|Remember the Kodak Carousel Projector?|
After years of being subjected to dark rooms of endless travel slides ... while always interested, even, yes even fascinated, I began finding, as I got older, myself more and more nodding off. I mean after a good meal, a few glasses of wine ... in a darkened room, well, you get the picture!
After a few such episodes of friends travelogues, I decided to try something else. A Mac user because of my graphics business, I discovered that Apple's iPhoto program offered the opportunity to create a printed photo album. No more slides, hundreds of glossy photos laying around and especially, I wouldn't bore friends that were bribed to watch my travels with the promise of food first, booze and a na... travel photos, later. The advantage was that you could show a large number of people your travels at the same time. The disadvantage was you felt you were bribing them to enjoy your vacation with the risk they wouldn't. You hoped no one noticed their, ugh, nap!
Kodachrome ... "gives you those nice bright colors"
memorialized by Paul Simon, was the standard film
of the era before digital.
I had my first camera at 5. My parents, especially my Grandmother were picture takers! Born in 1900 Grandma called every camera a Kodak even when I showed her my first SLR, a Minolta SRT-101. Purchased in Ethiopia during my Peace Corps years she marveled at what it could do but never understand why you would shoot slide film and not photos!
My first photo class was in high school where as yearbook editor I printed about half of the photos, even taking some, that were used in the yearbook. As a Journalism / Advertising major in college I again had to take photography using a YashicaMat twin-lens camera with 120, a square format film.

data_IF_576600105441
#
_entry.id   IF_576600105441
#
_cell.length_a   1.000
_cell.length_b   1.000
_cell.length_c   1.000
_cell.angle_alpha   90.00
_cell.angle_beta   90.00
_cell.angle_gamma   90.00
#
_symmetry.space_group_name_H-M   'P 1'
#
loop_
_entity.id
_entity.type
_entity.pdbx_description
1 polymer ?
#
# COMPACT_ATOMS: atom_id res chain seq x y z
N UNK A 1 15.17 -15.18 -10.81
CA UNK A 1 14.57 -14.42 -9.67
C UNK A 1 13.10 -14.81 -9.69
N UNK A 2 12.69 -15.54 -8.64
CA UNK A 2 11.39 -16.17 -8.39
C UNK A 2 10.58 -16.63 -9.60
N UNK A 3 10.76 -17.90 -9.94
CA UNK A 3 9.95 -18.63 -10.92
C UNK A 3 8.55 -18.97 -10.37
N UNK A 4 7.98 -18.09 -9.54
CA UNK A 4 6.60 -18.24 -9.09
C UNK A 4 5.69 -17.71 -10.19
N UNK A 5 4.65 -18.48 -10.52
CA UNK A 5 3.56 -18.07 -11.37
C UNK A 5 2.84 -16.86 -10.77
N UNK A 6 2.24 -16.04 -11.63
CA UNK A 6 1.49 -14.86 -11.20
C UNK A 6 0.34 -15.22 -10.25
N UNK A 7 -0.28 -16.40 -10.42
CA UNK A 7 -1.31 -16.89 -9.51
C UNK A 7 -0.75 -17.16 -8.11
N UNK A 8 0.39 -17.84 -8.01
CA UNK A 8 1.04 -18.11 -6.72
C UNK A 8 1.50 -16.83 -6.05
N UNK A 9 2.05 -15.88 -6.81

You could print photos of your vacations or ...
as I discovered, print your very own photo book!
After shooting hundreds if not a few thousand slides during my Peace Corp years, I turned again to photography as a hobby. I found a darkroom that you could rent by the hour, then my girlfriends family let me turn an old outdoor playhouse into a darkroom. I purchased a Durst enlarger and would spend a few hours each week printing photos for a hobby and now and then freelance for various organizations.
Every year I printed my Christmas cards and my helpers were children that even barely sitting up had a job exposing, developing or fixing the prints.
When in my 50's I started my own graphic design business, I quickly realized that desktop publishing was here to stay and found scanning slides was an expensive proposition forcing me to consider, then use, digital cameras. You very quickly learned that while before you might have been limited to 36 frames on a roll, digital photos allowed far more photos with the only limitation being the size of your card. And you printed only those you wanted, not all.
Then when we started a family hundreds more photos accumulated. For many years I created a yearly album but finally after several trips to Europe in desperation I decided to try what Apple's iPhoto had to offer. I have to admit it wasn't love at first sight. By then I was pretty experienced using QuarkXpress, a desktop publishing program that in the 80's and 90's was the most popular program around. iPhoto just didn't "seem" to have layouts I liked. I soon learned to adjust. Over the years it too has become more sophisticated allowing a broader ranges of choices that compliment the kinds of images we can take today, especially the panorama that the iPhone touts and I use, often!